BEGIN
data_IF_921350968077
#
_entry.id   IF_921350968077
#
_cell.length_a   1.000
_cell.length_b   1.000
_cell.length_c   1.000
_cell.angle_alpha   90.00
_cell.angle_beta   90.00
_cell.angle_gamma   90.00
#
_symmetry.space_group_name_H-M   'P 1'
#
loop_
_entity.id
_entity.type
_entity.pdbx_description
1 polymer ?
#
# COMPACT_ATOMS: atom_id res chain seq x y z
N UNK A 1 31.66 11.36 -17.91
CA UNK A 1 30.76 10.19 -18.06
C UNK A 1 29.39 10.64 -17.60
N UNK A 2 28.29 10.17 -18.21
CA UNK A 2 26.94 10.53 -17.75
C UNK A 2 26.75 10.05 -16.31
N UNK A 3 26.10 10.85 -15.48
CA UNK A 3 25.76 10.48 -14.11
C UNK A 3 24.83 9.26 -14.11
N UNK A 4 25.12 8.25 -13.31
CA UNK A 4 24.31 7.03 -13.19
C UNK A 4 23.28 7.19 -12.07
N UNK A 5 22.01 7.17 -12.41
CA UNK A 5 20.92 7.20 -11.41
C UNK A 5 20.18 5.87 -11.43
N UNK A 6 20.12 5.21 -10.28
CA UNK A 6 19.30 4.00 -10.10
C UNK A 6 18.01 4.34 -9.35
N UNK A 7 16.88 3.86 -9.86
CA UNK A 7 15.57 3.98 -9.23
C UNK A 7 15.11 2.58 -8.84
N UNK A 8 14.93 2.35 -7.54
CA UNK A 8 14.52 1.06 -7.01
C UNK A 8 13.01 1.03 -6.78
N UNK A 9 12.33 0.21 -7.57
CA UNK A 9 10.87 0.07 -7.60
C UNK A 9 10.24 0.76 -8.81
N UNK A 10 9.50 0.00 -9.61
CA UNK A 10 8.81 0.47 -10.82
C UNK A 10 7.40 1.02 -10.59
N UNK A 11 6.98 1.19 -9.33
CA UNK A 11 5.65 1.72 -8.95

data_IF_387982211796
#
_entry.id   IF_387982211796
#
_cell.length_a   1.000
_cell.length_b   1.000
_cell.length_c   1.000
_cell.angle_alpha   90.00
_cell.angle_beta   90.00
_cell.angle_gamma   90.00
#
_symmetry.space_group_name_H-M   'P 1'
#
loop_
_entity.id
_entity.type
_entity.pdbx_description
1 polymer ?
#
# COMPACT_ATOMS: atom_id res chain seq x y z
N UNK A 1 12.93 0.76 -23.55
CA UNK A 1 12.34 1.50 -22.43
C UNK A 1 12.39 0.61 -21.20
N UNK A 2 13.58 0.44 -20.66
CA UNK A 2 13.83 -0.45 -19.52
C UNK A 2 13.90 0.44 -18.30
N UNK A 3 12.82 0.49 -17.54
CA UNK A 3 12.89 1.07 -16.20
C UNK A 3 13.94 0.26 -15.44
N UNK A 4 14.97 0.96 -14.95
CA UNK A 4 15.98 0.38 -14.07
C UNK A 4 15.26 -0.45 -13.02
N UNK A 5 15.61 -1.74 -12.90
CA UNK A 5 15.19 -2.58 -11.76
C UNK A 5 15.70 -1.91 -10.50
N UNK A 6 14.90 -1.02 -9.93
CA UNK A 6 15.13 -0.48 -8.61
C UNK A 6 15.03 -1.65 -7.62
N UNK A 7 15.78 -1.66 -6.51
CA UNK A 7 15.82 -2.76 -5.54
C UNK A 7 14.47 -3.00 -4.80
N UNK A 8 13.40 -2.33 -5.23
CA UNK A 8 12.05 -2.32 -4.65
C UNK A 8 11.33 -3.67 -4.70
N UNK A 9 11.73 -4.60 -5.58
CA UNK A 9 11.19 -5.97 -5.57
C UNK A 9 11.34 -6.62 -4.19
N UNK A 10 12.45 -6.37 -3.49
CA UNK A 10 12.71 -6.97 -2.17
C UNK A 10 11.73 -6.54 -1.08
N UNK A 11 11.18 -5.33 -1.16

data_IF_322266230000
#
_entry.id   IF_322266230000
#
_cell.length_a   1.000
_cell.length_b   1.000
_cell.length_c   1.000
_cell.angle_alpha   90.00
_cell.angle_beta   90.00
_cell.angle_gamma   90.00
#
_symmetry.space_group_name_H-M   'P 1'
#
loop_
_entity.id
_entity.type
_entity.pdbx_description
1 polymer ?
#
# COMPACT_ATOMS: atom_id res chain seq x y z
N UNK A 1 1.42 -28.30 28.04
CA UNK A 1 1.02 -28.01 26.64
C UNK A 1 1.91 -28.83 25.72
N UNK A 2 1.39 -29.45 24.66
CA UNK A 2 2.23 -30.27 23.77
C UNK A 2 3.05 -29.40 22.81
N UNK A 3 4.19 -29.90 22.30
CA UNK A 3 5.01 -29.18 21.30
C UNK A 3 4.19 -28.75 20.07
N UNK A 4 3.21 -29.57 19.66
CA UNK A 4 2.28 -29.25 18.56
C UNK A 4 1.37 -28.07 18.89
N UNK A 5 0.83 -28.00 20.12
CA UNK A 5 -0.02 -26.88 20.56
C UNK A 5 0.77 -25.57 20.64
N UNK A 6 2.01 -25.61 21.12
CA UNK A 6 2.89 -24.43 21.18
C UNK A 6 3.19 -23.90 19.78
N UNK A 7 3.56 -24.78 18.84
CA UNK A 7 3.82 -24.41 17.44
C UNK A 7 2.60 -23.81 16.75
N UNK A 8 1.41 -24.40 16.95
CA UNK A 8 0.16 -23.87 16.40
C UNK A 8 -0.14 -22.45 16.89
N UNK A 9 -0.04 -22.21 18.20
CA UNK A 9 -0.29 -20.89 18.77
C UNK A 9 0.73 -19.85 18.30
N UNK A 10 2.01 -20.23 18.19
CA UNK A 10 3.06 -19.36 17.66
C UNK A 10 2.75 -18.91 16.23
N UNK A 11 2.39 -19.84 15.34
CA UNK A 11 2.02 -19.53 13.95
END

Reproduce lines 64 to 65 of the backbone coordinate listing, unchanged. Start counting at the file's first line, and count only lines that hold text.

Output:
_symmetry.space_group_name_H-M   'P 1'
#